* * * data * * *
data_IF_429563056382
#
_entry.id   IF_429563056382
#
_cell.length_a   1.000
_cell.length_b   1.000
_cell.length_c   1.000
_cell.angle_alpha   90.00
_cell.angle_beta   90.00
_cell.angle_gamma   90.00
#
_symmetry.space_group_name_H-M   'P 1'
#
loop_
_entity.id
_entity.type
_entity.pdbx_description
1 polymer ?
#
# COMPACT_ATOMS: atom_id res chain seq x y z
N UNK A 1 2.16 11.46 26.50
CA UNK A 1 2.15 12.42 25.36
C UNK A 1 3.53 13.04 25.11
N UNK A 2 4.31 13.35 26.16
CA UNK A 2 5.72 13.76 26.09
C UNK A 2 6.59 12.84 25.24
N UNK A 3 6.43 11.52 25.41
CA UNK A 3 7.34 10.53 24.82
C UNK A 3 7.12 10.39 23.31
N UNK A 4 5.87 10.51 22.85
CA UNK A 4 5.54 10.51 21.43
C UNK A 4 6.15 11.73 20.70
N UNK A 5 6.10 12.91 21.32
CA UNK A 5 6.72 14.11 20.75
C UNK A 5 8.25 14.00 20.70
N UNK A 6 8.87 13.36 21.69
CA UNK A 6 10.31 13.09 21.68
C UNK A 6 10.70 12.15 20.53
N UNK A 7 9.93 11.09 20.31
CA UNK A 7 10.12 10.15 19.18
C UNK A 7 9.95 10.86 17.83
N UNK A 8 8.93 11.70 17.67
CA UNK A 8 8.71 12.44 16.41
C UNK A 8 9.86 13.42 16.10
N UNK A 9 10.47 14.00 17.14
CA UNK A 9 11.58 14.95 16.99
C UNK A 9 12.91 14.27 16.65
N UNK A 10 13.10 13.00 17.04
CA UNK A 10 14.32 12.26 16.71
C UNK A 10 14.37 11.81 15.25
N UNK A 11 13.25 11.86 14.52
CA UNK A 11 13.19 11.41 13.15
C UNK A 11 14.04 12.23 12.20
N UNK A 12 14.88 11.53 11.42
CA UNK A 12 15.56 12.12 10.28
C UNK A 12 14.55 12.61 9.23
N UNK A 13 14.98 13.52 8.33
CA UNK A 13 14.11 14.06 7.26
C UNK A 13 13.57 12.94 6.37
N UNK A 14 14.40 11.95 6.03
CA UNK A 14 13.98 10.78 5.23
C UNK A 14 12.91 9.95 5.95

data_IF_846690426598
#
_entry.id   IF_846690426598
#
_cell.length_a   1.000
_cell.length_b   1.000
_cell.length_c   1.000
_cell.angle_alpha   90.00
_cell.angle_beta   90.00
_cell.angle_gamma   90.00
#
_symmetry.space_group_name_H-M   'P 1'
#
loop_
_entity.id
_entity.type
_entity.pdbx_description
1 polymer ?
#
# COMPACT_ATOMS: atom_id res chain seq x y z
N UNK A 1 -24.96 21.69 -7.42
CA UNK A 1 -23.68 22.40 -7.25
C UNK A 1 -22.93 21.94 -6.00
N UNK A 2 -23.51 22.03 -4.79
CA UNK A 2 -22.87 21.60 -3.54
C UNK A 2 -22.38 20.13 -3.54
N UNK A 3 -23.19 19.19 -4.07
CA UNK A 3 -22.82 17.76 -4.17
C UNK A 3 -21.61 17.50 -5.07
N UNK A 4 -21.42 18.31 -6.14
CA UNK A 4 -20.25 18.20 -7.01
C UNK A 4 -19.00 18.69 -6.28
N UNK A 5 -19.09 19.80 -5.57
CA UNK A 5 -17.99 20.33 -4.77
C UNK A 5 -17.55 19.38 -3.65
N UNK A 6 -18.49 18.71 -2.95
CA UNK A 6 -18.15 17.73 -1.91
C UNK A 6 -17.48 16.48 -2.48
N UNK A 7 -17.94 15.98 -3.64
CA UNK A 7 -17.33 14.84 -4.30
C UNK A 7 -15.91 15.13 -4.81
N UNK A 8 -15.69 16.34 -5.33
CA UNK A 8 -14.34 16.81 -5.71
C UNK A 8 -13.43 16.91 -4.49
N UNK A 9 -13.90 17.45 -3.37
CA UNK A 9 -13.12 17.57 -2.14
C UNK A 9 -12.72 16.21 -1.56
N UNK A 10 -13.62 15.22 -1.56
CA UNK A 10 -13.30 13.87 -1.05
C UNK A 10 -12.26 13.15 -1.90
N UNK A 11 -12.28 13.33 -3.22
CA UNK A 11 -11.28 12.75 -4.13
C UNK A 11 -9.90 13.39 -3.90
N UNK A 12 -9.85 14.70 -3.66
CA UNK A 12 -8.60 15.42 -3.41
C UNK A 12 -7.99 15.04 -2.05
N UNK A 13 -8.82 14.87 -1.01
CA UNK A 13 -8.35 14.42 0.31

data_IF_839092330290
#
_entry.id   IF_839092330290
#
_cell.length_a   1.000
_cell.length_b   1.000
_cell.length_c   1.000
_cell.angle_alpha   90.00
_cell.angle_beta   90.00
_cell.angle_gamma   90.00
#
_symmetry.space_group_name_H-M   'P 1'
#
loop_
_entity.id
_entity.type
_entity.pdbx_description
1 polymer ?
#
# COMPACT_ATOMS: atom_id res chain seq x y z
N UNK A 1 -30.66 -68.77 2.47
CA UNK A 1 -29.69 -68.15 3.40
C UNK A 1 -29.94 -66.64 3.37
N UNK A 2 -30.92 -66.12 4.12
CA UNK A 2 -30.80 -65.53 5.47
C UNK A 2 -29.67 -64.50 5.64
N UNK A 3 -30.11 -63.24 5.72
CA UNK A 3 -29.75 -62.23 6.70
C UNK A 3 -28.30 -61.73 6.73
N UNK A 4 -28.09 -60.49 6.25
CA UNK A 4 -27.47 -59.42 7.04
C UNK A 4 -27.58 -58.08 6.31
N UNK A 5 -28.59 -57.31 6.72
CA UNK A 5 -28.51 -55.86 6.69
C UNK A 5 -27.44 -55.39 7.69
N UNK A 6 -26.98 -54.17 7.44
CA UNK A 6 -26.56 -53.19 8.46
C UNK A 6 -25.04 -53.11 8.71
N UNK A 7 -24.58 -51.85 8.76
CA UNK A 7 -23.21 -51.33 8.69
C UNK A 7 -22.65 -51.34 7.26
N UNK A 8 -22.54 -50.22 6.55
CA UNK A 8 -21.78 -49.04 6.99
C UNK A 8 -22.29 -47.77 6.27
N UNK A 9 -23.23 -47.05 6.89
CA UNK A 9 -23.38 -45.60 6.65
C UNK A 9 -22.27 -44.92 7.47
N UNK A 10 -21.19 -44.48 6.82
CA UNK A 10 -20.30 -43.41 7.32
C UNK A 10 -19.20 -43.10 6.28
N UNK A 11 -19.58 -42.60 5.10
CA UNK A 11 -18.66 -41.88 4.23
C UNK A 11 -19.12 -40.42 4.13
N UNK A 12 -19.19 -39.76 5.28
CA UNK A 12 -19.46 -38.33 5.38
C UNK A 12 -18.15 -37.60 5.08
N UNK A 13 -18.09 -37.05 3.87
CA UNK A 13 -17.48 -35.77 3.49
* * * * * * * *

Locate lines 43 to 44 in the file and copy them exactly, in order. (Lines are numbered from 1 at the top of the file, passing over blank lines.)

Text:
CA UNK A 8 8.71 12.44 16.41
C UNK A 8 9.86 13.42 16.10